TOWN CREEK, Ala. (WAFF) - One year ago today, a small-knit community’s entire world turned upside down.
December 16th, 2019, an EF-2 tornado ripped across County Road 265, also known as Blue Hollow Road, in Lawrence County.
Three people were killed in that tornado and several others were injured.
Wednesday, WAFF 48 News’ Jenna Rae talked to first responders who were there that night.
“When you called and said’ hey you know it’s been a year’ and I was just like all those emotions and feelings come back,” Scott Norwood said.
Norwood, the Lawrence County Coroner and Courtland Fire Chief, was one of the first to respond to the EF-2 Tornado.
Norwood and dozens of other responders dug through the rubble for hours.
“That was a sad night because I knew both of the victims. I had known Chase’s grandmother, I grew up one house down from her and Keisha, I had known her for several years,” Norwood explained.
Chase and Keisha Godsey were killed in that tornado. They’re survived by their son Landen.
”When I first laid eyes on him as a paramedic of 25 years, I was like, ‘that kid is not gonna make it.’ But God proved me wrong,” Norwood continued.
Wayne Lovett, a third victim, also died several months later. Family members say he never recovered from his injuries.
”It just does not seem real, it doesn’t seem real, especially the time frame,” Town Creek Police Chief Jerry Garrett explained.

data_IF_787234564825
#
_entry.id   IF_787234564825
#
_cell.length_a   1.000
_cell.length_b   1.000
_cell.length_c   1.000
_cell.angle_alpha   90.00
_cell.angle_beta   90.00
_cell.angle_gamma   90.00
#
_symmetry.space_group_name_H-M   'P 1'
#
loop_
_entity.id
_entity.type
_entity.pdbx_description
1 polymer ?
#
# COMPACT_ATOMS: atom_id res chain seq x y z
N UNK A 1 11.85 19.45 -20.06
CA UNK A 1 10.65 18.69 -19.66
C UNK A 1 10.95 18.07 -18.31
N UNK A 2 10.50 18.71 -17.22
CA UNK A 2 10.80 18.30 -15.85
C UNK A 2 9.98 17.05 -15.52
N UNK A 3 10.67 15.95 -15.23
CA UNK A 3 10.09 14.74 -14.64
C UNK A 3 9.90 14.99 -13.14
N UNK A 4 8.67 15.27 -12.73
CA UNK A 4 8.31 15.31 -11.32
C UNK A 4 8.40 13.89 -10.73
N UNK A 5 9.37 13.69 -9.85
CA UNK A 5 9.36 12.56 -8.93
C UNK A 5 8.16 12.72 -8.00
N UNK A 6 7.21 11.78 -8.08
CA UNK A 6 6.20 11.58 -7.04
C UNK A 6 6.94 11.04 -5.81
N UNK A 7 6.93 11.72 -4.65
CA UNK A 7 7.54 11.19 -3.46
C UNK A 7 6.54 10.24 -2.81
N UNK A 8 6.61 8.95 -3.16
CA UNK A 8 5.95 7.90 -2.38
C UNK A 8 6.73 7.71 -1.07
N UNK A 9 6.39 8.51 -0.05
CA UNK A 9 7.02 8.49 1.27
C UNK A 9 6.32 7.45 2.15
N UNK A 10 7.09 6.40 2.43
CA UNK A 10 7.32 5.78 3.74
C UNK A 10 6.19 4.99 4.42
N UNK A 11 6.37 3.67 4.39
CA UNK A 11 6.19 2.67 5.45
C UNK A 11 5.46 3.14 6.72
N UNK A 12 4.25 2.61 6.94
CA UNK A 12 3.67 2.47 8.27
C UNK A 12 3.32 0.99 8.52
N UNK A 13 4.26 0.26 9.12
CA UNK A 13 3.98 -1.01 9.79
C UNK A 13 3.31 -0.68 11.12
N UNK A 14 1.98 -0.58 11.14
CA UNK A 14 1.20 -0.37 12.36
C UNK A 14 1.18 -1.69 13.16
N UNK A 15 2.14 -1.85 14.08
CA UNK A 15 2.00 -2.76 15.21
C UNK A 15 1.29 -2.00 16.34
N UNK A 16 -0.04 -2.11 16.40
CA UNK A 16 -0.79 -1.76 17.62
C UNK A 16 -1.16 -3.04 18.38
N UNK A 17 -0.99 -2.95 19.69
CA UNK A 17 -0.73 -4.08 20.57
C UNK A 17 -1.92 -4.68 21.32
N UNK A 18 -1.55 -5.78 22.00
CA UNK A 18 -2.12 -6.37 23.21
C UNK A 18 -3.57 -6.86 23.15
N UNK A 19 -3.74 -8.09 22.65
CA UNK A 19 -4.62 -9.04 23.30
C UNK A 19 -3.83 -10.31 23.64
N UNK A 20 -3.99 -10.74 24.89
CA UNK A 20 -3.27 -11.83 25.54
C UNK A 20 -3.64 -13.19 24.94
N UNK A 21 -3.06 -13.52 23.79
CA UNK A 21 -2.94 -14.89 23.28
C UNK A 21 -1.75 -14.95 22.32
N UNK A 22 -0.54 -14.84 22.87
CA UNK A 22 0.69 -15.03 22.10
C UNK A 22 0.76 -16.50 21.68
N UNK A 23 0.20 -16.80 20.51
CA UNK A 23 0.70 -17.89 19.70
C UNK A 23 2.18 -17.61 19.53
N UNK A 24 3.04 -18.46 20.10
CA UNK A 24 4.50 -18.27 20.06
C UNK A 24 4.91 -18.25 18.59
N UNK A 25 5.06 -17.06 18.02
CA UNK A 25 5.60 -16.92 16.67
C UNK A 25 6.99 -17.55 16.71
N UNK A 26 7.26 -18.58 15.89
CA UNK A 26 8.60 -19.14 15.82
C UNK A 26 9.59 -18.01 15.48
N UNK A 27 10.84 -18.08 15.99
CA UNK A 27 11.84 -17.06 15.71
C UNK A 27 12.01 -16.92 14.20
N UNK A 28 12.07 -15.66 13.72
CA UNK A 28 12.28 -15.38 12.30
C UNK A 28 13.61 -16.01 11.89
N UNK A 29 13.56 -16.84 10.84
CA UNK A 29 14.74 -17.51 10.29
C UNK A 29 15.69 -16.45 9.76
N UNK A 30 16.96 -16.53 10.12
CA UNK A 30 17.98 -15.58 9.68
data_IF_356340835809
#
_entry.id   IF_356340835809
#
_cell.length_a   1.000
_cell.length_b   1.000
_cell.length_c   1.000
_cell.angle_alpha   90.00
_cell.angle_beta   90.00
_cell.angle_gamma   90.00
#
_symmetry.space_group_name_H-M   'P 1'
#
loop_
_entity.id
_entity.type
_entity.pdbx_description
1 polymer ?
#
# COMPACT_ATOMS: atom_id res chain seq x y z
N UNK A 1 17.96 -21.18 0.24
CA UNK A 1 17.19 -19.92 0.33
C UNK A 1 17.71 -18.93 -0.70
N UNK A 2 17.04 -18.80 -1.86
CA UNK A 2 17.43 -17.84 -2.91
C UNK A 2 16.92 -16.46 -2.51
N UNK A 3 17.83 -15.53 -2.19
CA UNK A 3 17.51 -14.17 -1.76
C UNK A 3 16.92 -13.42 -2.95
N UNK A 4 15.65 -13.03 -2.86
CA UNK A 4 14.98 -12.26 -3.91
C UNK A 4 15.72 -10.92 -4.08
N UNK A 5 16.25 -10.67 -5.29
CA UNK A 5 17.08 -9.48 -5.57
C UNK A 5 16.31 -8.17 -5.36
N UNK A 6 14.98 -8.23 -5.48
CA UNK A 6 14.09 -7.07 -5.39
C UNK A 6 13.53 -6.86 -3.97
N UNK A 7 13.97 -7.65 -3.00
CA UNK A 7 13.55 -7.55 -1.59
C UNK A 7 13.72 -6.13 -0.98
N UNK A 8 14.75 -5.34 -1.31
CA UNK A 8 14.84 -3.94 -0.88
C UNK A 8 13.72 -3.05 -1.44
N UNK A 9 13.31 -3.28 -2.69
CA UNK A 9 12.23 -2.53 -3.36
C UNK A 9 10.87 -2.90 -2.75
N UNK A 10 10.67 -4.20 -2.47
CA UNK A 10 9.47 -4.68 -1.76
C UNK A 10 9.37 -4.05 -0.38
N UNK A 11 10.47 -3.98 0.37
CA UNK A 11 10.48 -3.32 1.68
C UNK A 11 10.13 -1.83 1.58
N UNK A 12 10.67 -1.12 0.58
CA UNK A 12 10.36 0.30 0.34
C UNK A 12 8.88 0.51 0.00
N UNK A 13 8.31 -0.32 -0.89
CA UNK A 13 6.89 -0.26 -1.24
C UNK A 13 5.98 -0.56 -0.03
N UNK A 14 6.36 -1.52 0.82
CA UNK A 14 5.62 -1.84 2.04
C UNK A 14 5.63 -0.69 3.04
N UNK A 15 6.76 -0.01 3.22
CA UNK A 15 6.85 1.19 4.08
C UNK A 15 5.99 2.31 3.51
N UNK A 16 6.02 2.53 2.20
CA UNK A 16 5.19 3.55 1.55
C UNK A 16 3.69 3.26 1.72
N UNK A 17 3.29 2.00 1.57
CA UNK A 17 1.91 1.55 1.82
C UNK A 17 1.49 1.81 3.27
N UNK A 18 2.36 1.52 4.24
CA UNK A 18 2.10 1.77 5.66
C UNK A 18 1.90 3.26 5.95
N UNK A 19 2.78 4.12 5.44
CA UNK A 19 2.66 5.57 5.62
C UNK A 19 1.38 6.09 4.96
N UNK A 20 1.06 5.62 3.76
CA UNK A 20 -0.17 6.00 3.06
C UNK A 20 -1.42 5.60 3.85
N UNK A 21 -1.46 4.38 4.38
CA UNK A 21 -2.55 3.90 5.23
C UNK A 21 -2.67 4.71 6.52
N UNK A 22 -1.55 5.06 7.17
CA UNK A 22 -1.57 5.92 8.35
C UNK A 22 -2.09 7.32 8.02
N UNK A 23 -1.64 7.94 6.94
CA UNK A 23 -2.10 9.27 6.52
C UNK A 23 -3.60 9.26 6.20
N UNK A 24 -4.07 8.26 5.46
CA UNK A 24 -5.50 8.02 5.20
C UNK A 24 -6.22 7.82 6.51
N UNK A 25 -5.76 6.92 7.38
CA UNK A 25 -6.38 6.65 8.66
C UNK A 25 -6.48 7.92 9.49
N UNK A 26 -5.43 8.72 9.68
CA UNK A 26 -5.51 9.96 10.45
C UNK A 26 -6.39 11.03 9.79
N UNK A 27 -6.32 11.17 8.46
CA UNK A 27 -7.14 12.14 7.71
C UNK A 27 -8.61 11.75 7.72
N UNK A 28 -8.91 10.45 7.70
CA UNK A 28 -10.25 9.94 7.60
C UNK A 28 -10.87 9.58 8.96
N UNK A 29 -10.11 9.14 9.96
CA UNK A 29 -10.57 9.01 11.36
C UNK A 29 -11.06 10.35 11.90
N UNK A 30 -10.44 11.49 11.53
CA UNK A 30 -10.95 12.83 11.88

Garrett says that night and the days following the disaster, showed true togetherness.
”We had so many people to respond, not even from our area but with our area that came together. They came together right here, sorry. It’s still fresh,” Garrett said.
It’s fresh for first responders and also still fresh for those who lived through that night.
While damage remains, hope still lingers as well.
Weeks later, county and city officials made it their mission to avoid this in future.
“We have a new app in Lawrence County, it’s through the EMA, emergency management agency,” Norwood said.
The app is designed to alert you during severe weather and when to take shelter.
”You need to go ahead and go when you feel that threat. That feel, that gut feeling is there for a reason, trust that,” Garrett explained.
Norwood and Garrett want to remind everyone that being weather-aware and prepared for severe weather could save your life.